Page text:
The fortune-telling session is in numerous ways a focal point in the interview where several events take place simultaneously. The Roma are asked to tell the fortune of a visitor to their camp, unlike their regular practice of offering to tell people’s fortunes for pay in the streets, in specific tents or caravans in their camp or at a market. Andersson’s position of power in this situation enabled him to ask for this and expect it as a favour, although it was otherwise an important source of income for the Roma (e.g. Fernstål & Hyltén-Cavallius 2018: 93–95). The woman who told his fortune was initially reluctant to do this, and during the session there was a misunderstanding which caused the Roma to start worrying about what the interview would be used for (“he will write about it in the newspaper”). Still, the older woman continued the session and soon Andersson asked them questions about their lives, which they answered consistently.
The fortune-telling session seems to have been conducted with the strategy to mostly joke and say standard phrases, and in the continued interview the interviewees emphasized their good citizenship, being registered in Sweden, not living off others and paying taxes: “We contribute, just like you,” the elderly man said.
Our examination of the verbal exchange in the recording highlights the positions that the Roma family members were forced into, the positions that they tried to occupy and their struggle, even resistance, against the experience of being positioned as not belonging to the nation, that is, as foreigners or as persons living off society instead of contributing to the common good. Our analysis underscores the fact that one’s possibilities to position oneself in society are preconditioned by a number of factors and influenced by one’s identity and social status at that particular moment in time.
Our analysis has shown that this jointly constructed conversation between the collector Andersson and the Roma family members was characterized by asymmetrical power relations between the interviewer and the interviewees. At the same time, the Roma family exercised agency in striving to position themselves as closer in identity to the interviewer than the latter had presupposed in order to challenge assumptions of the family’s “foreignness” implied by the interview questions. These suppositions were met with a polite but firm form of “tactics of the weak” expressed in the Roma family members’ replies (Scott 1990).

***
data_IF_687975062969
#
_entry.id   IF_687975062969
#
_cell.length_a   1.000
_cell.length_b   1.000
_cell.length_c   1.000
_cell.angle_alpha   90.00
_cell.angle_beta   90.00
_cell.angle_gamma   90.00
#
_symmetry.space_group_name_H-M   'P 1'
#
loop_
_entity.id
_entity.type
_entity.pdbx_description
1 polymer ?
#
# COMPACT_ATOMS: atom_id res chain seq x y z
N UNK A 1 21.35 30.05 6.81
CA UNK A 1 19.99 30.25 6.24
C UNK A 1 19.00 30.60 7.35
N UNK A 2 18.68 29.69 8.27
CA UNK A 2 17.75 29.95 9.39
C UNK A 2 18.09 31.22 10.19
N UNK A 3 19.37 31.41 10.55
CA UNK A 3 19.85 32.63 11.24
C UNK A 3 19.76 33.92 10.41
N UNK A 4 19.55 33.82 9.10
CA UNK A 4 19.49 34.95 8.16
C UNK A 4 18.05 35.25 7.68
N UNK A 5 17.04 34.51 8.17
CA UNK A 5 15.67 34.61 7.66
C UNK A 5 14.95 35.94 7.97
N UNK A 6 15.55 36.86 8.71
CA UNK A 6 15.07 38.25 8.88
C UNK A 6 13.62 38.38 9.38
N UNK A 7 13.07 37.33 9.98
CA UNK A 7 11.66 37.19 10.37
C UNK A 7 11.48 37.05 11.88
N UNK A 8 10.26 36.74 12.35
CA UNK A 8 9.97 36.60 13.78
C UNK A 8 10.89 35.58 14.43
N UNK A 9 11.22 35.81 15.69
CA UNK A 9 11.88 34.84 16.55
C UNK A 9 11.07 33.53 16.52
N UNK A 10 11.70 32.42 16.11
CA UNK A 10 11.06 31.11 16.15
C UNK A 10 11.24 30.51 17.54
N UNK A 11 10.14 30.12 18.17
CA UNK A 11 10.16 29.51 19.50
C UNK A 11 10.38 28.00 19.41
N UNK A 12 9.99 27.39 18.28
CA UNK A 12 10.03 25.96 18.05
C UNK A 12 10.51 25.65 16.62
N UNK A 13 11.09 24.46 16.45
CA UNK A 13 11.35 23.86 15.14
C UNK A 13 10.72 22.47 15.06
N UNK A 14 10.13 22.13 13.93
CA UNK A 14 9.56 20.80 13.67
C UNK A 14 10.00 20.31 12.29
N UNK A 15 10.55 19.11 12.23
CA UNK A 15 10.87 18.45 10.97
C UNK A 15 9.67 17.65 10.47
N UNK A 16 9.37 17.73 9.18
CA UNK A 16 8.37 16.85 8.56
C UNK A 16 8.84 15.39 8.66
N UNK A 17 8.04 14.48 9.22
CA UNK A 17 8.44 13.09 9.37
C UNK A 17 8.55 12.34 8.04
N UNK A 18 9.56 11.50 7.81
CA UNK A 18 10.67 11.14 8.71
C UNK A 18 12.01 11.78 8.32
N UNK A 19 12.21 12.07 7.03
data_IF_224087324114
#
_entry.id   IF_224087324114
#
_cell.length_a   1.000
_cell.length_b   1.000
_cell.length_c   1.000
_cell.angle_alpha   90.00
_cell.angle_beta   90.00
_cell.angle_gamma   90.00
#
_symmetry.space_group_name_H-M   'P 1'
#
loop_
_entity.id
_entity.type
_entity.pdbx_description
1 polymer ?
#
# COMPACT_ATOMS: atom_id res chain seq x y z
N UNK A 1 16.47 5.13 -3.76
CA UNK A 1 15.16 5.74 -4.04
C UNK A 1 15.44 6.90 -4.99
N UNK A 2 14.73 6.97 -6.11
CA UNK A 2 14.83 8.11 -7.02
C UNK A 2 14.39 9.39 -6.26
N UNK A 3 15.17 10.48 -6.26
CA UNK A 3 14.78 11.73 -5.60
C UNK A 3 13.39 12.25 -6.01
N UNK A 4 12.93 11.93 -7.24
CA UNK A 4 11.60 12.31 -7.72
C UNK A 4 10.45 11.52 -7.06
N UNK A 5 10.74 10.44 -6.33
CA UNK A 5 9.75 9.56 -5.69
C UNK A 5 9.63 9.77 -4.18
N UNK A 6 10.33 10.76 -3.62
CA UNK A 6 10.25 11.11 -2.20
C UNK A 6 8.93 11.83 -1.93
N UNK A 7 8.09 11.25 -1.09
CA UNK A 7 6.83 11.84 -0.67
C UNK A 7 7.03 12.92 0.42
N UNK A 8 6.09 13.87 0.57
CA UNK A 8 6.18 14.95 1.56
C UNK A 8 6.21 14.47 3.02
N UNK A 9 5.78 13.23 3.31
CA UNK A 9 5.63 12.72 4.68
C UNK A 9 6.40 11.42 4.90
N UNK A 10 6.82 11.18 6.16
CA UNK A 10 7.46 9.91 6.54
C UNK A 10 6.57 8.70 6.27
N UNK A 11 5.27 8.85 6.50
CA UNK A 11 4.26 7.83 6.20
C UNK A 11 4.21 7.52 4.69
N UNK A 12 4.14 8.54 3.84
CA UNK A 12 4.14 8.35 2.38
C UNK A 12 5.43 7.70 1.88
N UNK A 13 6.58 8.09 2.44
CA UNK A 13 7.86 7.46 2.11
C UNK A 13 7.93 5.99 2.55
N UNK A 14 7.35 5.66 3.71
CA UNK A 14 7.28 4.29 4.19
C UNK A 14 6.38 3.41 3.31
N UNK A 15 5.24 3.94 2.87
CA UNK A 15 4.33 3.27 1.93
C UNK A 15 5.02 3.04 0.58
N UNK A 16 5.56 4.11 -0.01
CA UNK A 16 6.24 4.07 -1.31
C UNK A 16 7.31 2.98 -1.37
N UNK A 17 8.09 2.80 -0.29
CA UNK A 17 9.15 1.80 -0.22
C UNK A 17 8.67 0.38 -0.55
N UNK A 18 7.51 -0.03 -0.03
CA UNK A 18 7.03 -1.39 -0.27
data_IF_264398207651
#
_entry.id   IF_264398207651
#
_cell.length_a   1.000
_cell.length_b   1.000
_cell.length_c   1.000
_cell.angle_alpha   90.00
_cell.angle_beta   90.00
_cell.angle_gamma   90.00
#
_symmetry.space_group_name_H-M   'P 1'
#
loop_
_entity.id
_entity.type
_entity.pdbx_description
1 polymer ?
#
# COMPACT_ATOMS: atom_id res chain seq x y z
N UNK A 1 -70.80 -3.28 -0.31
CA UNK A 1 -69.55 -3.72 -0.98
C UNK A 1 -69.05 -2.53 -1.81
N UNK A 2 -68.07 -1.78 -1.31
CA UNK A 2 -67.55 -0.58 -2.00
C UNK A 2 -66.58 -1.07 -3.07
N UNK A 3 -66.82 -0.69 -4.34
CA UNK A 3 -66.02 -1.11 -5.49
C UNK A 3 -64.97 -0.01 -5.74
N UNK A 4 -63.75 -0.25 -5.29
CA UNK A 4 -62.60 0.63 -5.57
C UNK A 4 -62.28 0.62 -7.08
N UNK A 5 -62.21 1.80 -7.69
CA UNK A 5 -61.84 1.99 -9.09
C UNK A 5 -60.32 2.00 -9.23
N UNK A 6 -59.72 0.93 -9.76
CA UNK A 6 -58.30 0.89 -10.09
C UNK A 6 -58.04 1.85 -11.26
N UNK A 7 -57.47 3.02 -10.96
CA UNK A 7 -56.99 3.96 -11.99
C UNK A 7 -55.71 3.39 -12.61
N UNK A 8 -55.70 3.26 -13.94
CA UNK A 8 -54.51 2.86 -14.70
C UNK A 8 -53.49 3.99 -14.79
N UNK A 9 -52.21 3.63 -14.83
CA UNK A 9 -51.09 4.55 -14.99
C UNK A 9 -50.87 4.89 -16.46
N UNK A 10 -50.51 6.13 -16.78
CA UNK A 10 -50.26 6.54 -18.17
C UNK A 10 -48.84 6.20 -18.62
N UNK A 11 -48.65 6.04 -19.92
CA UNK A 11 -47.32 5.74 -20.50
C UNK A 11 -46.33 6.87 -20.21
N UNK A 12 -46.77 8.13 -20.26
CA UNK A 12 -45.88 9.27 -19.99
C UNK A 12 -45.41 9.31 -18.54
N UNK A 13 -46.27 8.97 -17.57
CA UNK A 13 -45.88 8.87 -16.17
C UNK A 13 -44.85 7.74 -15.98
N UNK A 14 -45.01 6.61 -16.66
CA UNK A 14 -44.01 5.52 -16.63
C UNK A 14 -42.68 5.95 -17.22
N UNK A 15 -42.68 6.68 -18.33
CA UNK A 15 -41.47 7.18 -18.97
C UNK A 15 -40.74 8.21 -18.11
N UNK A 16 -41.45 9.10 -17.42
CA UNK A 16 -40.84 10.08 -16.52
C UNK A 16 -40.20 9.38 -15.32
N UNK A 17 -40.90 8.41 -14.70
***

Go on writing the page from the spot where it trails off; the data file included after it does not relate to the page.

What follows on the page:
- Recording number b00698:b3, Institute for Language and Folklore. [^]
- The Dialect Archive in Lund is now part of the Institute for Language and Folklore, a governmental agency with a mission focusing on dialects, folklore, names, language policy and language planning. [^]
- The information given in historical sources usually mirrors the often prejudiced view of the majority population. This prejudice with its long historical roots is often designated by the term antigypsyism. The term is widely used to highlight structural discrimination and racism directed against Roma groups today, and, in Sweden, historically towards people called “zigenare” and “tattare” (e.g. Selling 2014; SOU 2010:55; Vitboken 2014; Westin et al. 2014). The term was created in analogy with antisemitism, i.e. hostility and prejudices against Jews. In a similar way, antigypsyism stresses the prejudices and preconceptions of the majority population about the Roma, as well as myths and stereotypes with long historical trajectories. This structure has caused persecution, violence and discrimination as well as assimilation interventions in all spheres of society in Sweden, from civil society to schools, congregations, municipalities and the state (e.g. Montesino 2002, 2010; Montesino & Ohlsson al Fakir 2015; Ohlsson al Fakir 2013; Selling 2014; Vitboken 2014; Westin et al. 2014). [^]